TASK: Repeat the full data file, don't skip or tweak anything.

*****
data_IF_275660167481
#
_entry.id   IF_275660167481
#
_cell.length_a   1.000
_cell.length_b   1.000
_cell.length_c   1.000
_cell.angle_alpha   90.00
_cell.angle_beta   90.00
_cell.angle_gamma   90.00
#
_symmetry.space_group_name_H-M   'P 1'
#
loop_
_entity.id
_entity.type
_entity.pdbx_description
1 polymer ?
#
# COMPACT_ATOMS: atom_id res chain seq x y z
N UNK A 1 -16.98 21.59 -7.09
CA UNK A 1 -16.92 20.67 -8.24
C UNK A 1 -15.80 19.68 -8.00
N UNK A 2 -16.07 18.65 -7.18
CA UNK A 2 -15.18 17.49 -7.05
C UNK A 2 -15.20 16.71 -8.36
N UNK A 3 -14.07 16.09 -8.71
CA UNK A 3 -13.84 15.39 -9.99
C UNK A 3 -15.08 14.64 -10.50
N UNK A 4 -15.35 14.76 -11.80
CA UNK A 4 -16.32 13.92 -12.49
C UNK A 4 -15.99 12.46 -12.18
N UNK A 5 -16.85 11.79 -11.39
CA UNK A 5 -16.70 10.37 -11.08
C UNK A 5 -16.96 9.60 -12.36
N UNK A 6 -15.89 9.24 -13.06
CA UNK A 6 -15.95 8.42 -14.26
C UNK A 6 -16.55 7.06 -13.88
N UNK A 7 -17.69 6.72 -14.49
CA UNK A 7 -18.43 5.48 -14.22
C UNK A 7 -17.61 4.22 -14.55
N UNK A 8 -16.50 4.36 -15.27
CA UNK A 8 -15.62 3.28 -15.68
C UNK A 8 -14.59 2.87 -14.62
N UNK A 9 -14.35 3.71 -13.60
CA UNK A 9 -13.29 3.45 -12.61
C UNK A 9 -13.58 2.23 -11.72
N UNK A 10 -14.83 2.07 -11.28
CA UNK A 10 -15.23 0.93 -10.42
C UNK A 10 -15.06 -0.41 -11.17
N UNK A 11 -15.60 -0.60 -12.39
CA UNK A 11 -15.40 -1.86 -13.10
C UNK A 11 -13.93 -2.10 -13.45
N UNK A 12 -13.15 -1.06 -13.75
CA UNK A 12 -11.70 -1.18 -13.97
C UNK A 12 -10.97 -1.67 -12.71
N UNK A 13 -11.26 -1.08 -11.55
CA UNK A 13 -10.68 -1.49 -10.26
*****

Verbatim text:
data_IF_275660167481
#
_entry.id   IF_275660167481
#
_cell.length_a   1.000
_cell.length_b   1.000
_cell.length_c   1.000
_cell.angle_alpha   90.00
_cell.angle_beta   90.00
_cell.angle_gamma   90.00
#
_symmetry.space_group_name_H-M   'P 1'
#
loop_
_entity.id
_entity.type
_entity.pdbx_description
1 polymer ?
#
# COMPACT_ATOMS: atom_id res chain seq x y z
N UNK A 1 -16.98 21.59 -7.09
CA UNK A 1 -16.92 20.67 -8.24
C UNK A 1 -15.80 19.68 -8.00
N UNK A 2 -16.07 18.65 -7.18
CA UNK A 2 -15.18 17.49 -7.05
C UNK A 2 -15.20 16.71 -8.36
N UNK A 3 -14.07 16.09 -8.71
CA UNK A 3 -13.84 15.39 -9.99
C UNK A 3 -15.08 14.64 -10.50
N UNK A 4 -15.35 14.76 -11.80
CA UNK A 4 -16.32 13.92 -12.49
C UNK A 4 -15.99 12.46 -12.18
N UNK A 5 -16.85 11.79 -11.39
CA UNK A 5 -16.70 10.37 -11.08
C UNK A 5 -16.96 9.60 -12.36
N UNK A 6 -15.89 9.24 -13.06
CA UNK A 6 -15.95 8.42 -14.26
C UNK A 6 -16.55 7.06 -13.88
N UNK A 7 -17.69 6.72 -14.49
CA UNK A 7 -18.43 5.48 -14.22
C UNK A 7 -17.61 4.22 -14.55
N UNK A 8 -16.50 4.36 -15.27
CA UNK A 8 -15.62 3.28 -15.68
C UNK A 8 -14.59 2.87 -14.62
N UNK A 9 -14.35 3.71 -13.60
CA UNK A 9 -13.29 3.45 -12.61
C UNK A 9 -13.58 2.23 -11.72
N UNK A 10 -14.83 2.07 -11.28
CA UNK A 10 -15.23 0.93 -10.42
C UNK A 10 -15.06 -0.41 -11.17
N UNK A 11 -15.60 -0.60 -12.39
CA UNK A 11 -15.40 -1.86 -13.10
C UNK A 11 -13.93 -2.10 -13.45
N UNK A 12 -13.15 -1.06 -13.75
CA UNK A 12 -11.70 -1.18 -13.97
C UNK A 12 -10.97 -1.67 -12.71
N UNK A 13 -11.26 -1.08 -11.55
CA UNK A 13 -10.68 -1.49 -10.26